More Quake Consequences: Car Production Could Drop 40 Percent

Japanese auto workers

In a nasty little nutshell, here are a few major effects from the disaster in Japan: shortages in electricity; parts scarcities and increasing supply chain disruptions; higher car prices; and a possible 40-percent drop in global auto production.

That last one is the big bomb to fall. As you surely know by now, the auto industry has been internationalized for years, and so most all the bigger carmakers will be affected. A good summary of the situation is here.

Japan is home to the world’s second-largest car industry, and many important second- and third-tier suppliers are located there. Quite a few of these are still down and may not come back until summer.

Spare auto partsWe’re talking about things like airflow sensors and chips, paints, copper foil for batteries, rubber and plastic parts. A lot depends on how long present inventories can last. As we reported last week, prices are going up and will continue to climb for Japanese cars.

But there’s humor in every tragedy:

“It’s hard enough to sell a $60,000 Navigator in this economy,” says Fortunes O’Neal, general manager at Park Cities Ford in Dallas. “We don’t want to have to tell customers, ‘You’ve got to pick another color.'”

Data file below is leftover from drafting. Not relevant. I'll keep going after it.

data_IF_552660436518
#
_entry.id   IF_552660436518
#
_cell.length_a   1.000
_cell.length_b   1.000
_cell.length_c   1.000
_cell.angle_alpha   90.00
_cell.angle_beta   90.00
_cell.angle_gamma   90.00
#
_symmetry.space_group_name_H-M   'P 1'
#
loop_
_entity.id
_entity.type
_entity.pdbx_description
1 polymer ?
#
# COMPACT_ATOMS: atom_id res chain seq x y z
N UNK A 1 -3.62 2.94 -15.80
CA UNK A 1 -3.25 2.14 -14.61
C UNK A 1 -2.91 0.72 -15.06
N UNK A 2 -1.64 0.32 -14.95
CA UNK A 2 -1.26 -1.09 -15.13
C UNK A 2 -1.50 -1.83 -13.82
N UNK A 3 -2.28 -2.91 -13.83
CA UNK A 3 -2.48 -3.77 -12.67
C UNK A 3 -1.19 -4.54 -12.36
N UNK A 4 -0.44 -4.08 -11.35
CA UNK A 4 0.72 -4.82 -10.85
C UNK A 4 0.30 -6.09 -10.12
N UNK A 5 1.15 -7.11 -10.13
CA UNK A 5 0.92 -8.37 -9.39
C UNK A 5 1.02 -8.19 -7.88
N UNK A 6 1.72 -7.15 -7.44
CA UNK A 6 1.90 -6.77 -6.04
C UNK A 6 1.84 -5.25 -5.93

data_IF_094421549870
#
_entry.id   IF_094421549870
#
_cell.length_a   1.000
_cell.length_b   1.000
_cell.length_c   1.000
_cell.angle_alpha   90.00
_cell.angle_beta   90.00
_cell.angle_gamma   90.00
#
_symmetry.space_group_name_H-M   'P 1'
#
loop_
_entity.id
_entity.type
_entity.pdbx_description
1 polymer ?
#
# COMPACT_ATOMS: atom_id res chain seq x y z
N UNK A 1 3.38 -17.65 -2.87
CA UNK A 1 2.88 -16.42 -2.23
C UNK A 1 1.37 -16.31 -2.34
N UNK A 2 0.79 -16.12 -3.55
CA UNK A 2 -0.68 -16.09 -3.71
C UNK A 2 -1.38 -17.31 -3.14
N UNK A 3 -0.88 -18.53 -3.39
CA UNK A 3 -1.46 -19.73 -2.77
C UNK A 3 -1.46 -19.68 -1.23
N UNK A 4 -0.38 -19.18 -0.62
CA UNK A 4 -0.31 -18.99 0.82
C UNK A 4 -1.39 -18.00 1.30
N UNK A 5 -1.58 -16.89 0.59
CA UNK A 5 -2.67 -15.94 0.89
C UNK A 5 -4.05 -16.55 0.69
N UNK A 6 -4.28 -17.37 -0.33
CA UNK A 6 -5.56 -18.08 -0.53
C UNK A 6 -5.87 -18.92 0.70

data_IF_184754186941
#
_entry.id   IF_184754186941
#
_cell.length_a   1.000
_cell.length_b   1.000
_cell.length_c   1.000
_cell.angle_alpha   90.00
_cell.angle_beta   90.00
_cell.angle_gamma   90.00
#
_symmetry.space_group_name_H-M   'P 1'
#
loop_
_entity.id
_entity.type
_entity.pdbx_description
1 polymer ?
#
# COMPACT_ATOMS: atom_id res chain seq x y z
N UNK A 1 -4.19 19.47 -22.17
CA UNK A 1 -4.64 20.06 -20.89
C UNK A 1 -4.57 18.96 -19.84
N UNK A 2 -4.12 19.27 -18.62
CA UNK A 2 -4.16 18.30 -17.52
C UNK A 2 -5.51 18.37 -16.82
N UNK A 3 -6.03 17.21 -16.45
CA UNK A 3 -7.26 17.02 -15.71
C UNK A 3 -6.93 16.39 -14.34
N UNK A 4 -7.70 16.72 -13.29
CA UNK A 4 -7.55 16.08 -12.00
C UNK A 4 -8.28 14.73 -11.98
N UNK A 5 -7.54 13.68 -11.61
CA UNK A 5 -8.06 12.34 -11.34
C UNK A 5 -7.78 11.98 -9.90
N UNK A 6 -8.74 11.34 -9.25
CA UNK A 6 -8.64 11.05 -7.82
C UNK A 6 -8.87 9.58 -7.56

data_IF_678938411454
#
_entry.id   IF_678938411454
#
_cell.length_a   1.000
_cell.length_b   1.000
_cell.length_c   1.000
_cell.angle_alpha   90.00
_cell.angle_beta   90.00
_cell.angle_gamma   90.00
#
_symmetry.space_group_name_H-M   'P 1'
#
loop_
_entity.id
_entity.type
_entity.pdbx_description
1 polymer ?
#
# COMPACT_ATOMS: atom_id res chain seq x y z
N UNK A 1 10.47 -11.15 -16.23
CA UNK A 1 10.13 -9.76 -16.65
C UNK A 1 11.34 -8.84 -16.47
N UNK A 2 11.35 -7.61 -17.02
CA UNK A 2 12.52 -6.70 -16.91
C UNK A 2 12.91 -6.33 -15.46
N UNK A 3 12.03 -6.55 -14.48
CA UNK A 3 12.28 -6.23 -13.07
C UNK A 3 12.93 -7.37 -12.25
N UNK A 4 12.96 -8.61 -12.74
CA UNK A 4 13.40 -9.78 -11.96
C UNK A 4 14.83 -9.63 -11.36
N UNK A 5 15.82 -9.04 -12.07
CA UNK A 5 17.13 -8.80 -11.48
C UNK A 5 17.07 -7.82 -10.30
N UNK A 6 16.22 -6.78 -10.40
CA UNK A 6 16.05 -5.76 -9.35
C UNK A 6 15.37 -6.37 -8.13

Or pick another dealer. Fortunes would probably be happier if he could dump the whole Lincoln franchise and sell only Priuses. Their transaction prices have zoomed over 10 percent in the last two weeks.

Customers are going to lose out, too, as global vehicle production may drop as much as 5 million vehicles in 2011. Goldman Sachs estimates that Japanese carmakers are losing $200 million every day their plants are idle—or about $1.4 billion a week.

At that rate, Toyota’s annual profit for 2010 would disappear in 11.5 days. That indeed would be a case of unintended deceleration.

Have you noticed higher prices on Japanese cars since the earthquake?


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1 Comment

  1. Can’t take issue with your research, but after having made up my mind on the purchase of the new Passat replacement, I’m finding difficult to wait until winter to buy one so I went to look at an Accord. I happened to mention the troubles with Japan to the salesman and he claimed that they weren’t having any issues so far. Now down the road is another question.

    The Japanese are a very resourceful people and usually are able to cut through bureaucratic hurdles much better than most others. I was stunned to hear that the Accord I was looking at (LX-P SE) could be had with at least $2K less than sticker. I have never heard anyone that could secure a deal like that since Honda usually doesn’t offer discounts of that magnitude. Perhaps some of your readers will correct me, but my experience has been that Honda is very difficult to deal with on price.
    So at least here locally the price issue really isn’t, at least now. Now maybe on the Pilot or Odyssey the price discount could approach that but for a next to the bottom of their product line, I am truly taken aback.

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